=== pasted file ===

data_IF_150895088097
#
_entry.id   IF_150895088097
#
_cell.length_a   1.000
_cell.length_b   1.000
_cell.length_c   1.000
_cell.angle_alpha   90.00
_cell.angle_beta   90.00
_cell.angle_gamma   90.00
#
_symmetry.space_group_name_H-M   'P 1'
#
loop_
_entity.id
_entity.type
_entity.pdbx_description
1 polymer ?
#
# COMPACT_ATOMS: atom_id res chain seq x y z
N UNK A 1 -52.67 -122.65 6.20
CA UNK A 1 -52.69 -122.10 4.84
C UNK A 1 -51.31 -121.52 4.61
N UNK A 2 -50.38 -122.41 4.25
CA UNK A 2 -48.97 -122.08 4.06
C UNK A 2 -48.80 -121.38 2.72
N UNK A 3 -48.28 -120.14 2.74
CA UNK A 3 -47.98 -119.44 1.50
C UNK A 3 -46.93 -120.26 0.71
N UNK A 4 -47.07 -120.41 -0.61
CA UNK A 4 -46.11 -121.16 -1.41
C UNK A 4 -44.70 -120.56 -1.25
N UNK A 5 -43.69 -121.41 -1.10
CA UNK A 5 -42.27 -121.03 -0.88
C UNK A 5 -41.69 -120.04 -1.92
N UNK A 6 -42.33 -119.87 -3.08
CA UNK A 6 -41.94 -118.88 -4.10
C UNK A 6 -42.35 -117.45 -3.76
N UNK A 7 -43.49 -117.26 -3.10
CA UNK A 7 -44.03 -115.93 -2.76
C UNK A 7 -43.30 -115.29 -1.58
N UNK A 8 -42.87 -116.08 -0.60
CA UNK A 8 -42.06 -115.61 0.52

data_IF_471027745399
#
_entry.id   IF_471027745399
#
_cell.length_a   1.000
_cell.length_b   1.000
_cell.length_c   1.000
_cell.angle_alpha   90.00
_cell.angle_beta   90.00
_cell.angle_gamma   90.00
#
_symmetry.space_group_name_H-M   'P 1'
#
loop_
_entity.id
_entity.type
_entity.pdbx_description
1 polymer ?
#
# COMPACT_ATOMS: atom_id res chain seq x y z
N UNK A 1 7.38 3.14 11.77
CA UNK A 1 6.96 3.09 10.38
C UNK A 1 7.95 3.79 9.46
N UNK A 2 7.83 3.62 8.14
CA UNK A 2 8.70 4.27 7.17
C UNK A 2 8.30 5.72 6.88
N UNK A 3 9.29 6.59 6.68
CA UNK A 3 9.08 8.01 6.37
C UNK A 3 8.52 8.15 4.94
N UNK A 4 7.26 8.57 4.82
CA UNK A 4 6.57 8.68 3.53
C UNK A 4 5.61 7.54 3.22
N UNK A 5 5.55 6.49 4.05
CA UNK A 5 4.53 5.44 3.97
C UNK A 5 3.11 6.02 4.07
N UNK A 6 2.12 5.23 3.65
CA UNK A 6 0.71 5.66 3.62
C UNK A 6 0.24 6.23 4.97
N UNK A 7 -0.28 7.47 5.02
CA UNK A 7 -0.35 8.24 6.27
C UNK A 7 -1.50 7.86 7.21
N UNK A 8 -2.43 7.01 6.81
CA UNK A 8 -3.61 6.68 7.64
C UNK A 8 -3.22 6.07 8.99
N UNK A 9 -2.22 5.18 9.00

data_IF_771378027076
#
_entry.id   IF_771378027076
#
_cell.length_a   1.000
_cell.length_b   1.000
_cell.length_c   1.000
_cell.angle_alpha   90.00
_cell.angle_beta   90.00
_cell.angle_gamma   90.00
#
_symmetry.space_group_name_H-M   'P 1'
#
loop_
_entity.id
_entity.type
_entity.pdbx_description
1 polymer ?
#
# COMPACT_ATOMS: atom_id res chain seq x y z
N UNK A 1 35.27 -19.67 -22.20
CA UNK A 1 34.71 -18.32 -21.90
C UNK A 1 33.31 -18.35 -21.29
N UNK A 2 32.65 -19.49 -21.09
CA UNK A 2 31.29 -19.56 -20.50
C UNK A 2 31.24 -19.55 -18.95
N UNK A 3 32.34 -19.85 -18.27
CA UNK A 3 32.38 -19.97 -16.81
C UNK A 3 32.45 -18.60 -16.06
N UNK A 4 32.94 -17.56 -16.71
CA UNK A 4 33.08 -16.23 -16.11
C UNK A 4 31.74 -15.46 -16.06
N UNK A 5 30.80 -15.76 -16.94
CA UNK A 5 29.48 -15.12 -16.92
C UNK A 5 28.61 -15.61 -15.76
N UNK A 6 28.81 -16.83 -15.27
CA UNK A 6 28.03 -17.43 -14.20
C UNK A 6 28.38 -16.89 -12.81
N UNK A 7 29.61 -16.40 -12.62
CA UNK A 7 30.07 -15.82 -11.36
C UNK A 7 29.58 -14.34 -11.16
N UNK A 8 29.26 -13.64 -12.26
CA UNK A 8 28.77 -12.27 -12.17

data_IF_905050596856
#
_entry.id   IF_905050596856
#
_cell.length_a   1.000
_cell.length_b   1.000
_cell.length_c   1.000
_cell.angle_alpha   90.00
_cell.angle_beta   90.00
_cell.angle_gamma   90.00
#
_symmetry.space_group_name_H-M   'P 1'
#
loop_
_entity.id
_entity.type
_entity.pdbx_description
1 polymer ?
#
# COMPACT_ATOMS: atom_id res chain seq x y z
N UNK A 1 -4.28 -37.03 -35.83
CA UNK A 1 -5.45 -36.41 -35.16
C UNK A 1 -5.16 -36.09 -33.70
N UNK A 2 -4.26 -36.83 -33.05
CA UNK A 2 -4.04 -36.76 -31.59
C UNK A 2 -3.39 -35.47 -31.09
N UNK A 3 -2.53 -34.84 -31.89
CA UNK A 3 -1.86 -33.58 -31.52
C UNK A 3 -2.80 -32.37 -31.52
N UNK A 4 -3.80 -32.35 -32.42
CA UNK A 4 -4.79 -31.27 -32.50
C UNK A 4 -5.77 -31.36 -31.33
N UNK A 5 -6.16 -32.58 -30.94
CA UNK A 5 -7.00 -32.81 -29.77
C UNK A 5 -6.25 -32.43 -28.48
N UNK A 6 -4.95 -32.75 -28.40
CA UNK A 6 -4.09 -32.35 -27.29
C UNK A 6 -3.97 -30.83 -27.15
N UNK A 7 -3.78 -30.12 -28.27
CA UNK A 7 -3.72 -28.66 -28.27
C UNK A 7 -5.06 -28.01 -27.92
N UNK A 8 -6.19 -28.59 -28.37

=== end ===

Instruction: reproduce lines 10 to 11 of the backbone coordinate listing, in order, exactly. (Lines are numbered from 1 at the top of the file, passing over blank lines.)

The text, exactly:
_cell.angle_gamma   90.00
#